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The Pianist (2002) Poster

(2002)

Trivia

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During the shooting of the movie, while scouting locations in Krakow, Roman Polanski met a man who had helped Polanski's family survive the war.
Roman Polanski himself experienced the Holocaust. His parents were sent to two different concentration camps: his father to Mauthausen-Gusen in Austria, where he survived the war, and his mother to Auschwitz where she was murdered.
Adrien Brody became the youngest person to date to win an Academy Award for Best Actor when he won for this film at the age of 29.
In order to connect with the feeling of loss required to play the role, Adrien Brody got rid of his apartment, sold his car, and didn't watch television.
This is the first film ever to receive the Best Film Award at the Césars (France's national film award) with not a single word of French spoken in it.
"Szpilman" is the Polish phonetic spelling of the German word/name "Spielmann", meaning bandsman or minstrel, hence Hosenfeld's remark that it is a "good name for a pianist."
The scene in which Wladyslaw Szpilman is saved from going to the concentration camps and is told "Don't run!" is inspired by a similar event in director Roman Polanski's life.
Adrien Brody lost 14 kg (31 lb) for the role of Wladyslaw Szpilman by eating a daily diet of two boiled eggs and green tea for breakfast, a little chicken for lunch, and a small piece of fish or chicken with steamed vegetables for dinner over a six week period. Initially his weight was 73 kg (161 lb).
The film is based on the memoirs of Wladyslaw Szpilman. The director Roman Polanski tried to make the film as faithful of an adaptation as possible, with additional inspiration coming from events that happened to him while he was a boy during the war.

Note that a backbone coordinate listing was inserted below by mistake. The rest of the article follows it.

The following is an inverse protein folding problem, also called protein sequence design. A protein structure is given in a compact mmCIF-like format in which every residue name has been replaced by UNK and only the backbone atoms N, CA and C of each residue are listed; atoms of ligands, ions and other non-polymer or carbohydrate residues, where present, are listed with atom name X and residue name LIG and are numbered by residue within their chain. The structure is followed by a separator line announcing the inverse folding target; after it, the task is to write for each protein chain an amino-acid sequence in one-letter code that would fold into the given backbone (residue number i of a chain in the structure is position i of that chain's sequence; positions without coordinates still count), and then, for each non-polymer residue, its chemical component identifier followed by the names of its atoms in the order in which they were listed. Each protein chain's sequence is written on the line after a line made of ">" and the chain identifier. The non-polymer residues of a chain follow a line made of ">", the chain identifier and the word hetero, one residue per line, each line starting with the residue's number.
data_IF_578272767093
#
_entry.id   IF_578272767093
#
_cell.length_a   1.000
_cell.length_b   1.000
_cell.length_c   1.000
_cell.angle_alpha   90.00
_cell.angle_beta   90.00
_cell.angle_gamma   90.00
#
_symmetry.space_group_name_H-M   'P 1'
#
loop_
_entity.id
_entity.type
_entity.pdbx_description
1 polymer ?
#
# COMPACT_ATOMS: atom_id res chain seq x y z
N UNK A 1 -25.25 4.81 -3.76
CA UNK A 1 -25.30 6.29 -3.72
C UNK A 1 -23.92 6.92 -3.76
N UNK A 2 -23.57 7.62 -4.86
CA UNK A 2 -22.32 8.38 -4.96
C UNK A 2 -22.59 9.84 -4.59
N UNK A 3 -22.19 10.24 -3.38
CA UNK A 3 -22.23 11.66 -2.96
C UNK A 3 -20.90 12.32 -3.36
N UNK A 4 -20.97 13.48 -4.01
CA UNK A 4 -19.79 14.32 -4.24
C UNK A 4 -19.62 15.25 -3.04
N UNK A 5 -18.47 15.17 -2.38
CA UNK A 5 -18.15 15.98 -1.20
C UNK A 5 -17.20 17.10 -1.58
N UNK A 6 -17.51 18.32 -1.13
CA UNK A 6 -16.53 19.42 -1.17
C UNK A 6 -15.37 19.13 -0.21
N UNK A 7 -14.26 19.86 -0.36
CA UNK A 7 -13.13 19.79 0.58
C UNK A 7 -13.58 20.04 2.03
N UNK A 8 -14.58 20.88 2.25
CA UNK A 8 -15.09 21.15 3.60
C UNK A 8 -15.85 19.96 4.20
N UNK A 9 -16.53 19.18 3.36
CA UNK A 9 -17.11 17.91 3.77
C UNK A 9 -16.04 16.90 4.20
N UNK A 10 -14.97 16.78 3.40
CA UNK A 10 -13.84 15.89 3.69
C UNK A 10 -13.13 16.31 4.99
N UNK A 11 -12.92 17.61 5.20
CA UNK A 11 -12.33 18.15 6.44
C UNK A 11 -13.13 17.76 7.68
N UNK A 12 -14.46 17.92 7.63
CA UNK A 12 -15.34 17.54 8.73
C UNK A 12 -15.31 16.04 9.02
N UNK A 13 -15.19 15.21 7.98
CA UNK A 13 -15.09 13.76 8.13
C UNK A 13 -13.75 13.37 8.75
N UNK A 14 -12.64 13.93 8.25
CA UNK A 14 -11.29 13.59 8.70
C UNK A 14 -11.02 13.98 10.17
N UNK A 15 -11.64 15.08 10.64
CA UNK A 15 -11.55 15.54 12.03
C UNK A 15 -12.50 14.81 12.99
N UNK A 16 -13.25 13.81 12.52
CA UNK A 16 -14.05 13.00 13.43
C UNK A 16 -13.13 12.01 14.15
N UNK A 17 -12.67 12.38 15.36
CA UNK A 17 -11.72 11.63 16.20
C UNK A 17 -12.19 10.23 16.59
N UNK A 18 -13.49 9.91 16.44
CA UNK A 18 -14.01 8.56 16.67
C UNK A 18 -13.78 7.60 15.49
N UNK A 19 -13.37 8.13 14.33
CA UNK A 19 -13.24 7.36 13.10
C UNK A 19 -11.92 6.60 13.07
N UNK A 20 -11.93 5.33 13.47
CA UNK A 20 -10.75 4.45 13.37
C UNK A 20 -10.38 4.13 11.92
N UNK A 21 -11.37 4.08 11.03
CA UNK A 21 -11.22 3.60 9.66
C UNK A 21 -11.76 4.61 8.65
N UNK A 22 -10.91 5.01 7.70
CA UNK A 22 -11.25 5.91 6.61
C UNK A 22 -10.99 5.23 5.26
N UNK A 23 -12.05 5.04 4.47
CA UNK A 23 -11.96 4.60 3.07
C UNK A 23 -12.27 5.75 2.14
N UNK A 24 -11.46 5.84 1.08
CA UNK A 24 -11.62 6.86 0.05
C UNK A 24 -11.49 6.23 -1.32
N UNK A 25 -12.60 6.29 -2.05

Daniel Szpilman, the real grandson of the main character Wladyslaw Szpilman, plays the part of the boy in the ghetto (on the market place and later again on the Umschlagplatz).
The music played for the German officer in the film was actually an edit of Frédéric Chopin's Ballade No.1 in G Minor, (Op. 23, No. 1). In real life, Wladyslaw Szpilman played Chopin's Nocturne No.1 in C# Minor.
Over 1,400 actors auditioned for the role of Wladyslaw Szpilman at a casting call in London. Unsatisfied with all who tried, director Roman Polanski sought to cast Adrien Brody, who he saw as ideal for the role during their first meeting in Paris, around the time Brody was shooting The Affair of the Necklace (2001).
Proceeds from the Amsterdam, Netherlands premiere were donated to the Anne Frank House.
Jurek's voice is dubbed by Roman Polanski.
Adrien Brody and Marion Cotillard are the only actors to win both a César and an Oscar for the same performance. Brody won both awards in 2003 for 'The Pianist' and Cotillard won in 2008 for La Vie en Rose (2007). Brody is also the only american actor to win a César.
Production of the film was stopped and delayed for one day following the death of associate producer Rainer Schaper. The film was dedicated to him.
Adrien Brody and Marcia Gay Harden are the only actors to win an Oscar without being awarded for the same performance in none of its predecessor awards (Critics Choice Awards, Golden Globe, SAG and BAFTA). Harden was not even nominated for those awards for her performance in Pollock (2000).
Lew Rywin (the producer) was supposed to play the "Customer with Coins" who quiets Szpilman in restaurant. Because of Rywin's unexpected sunburn, the role was eventually given to Zbigniew Zamachowski.
This was Cyril Shaps' final acting role before his death on January 1, 2003 at the age of 79.
Roman Polanski provides the voice of the man waiting to cross the street who complains about a Gentile street running through the ghetto.
Chosen by "Telerama" (France) as one of the 10 best pictures of 2002 (#06)
Director Roman Polanski considers this his best film. At the end of the documentary Roman Polanski: A Film Memoir (2011), interviewer Andrew Braunsberg asks him which of his own films he believes to be absolutely perfect, and wouldn't change a frame if he could. To this, Polanski replies: "If any film cannisters were to be placed on my grave, I'd like them to be The Pianist's".

Spoilers 

The trivia items below may give away important plot points.

A nuance for those who don't speak German: In general, the German officers use the informal version of "you" ("du," etc.) when talking to the Jews, which reflects their views (you wouldn't talk to adult strangers that way); however, Hosenfeld (the officer who discovers Wladyslaw Szpilman in hiding) always uses the proper formal form ("Sie," etc.) because of the way he personally feels.
The music playing out of the truck toward the end of the film is the Polish National Anthem, which is why Wladyslaw Szpilman knows he is safe.

See also

Goofs | Crazy Credits | Quotes | Alternate Versions | Connections | Soundtracks

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